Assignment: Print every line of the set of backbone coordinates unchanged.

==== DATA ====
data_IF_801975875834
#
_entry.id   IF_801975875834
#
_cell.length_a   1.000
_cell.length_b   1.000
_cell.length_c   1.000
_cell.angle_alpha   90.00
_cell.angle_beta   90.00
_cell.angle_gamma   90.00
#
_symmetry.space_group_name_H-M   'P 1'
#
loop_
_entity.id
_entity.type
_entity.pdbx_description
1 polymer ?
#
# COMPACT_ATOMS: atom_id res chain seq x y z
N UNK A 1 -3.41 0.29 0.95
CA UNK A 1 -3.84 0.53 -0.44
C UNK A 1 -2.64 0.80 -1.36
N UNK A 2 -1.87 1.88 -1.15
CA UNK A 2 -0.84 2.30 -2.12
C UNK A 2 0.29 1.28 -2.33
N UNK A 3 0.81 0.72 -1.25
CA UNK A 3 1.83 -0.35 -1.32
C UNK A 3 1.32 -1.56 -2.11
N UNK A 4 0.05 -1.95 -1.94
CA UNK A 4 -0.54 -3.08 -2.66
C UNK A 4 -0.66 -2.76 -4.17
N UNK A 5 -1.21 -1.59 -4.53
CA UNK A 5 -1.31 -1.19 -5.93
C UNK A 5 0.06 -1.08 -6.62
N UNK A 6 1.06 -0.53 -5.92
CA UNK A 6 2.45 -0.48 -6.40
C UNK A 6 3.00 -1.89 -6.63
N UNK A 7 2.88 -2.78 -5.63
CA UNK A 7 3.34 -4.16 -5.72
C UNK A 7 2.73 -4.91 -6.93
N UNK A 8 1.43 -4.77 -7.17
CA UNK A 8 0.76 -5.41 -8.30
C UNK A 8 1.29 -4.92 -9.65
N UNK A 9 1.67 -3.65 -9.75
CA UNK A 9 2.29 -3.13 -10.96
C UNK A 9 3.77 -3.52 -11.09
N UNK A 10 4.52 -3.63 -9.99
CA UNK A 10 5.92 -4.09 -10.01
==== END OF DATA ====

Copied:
data_IF_801975875834
#
_entry.id   IF_801975875834
#
_cell.length_a   1.000
_cell.length_b   1.000
_cell.length_c   1.000
_cell.angle_alpha   90.00
_cell.angle_beta   90.00
_cell.angle_gamma   90.00
#
_symmetry.space_group_name_H-M   'P 1'
#
loop_
_entity.id
_entity.type
_entity.pdbx_description
1 polymer ?
#
# COMPACT_ATOMS: atom_id res chain seq x y z
N UNK A 1 -3.41 0.29 0.95
CA UNK A 1 -3.84 0.53 -0.44
C UNK A 1 -2.64 0.80 -1.36
N UNK A 2 -1.87 1.88 -1.15
CA UNK A 2 -0.84 2.30 -2.12
C UNK A 2 0.29 1.28 -2.33
N UNK A 3 0.81 0.72 -1.25
CA UNK A 3 1.83 -0.35 -1.32
C UNK A 3 1.32 -1.56 -2.11
N UNK A 4 0.05 -1.95 -1.94
CA UNK A 4 -0.54 -3.08 -2.66
C UNK A 4 -0.66 -2.76 -4.17
N UNK A 5 -1.21 -1.59 -4.53
CA UNK A 5 -1.31 -1.19 -5.93
C UNK A 5 0.06 -1.08 -6.62
N UNK A 6 1.06 -0.53 -5.92
CA UNK A 6 2.45 -0.48 -6.40
C UNK A 6 3.00 -1.89 -6.63
N UNK A 7 2.88 -2.78 -5.63
CA UNK A 7 3.34 -4.16 -5.72
C UNK A 7 2.73 -4.91 -6.93
N UNK A 8 1.43 -4.77 -7.17
CA UNK A 8 0.76 -5.41 -8.30
C UNK A 8 1.29 -4.92 -9.65
N UNK A 9 1.67 -3.65 -9.75
CA UNK A 9 2.29 -3.13 -10.96
C UNK A 9 3.77 -3.52 -11.09
N UNK A 10 4.52 -3.63 -9.99
CA UNK A 10 5.92 -4.09 -10.01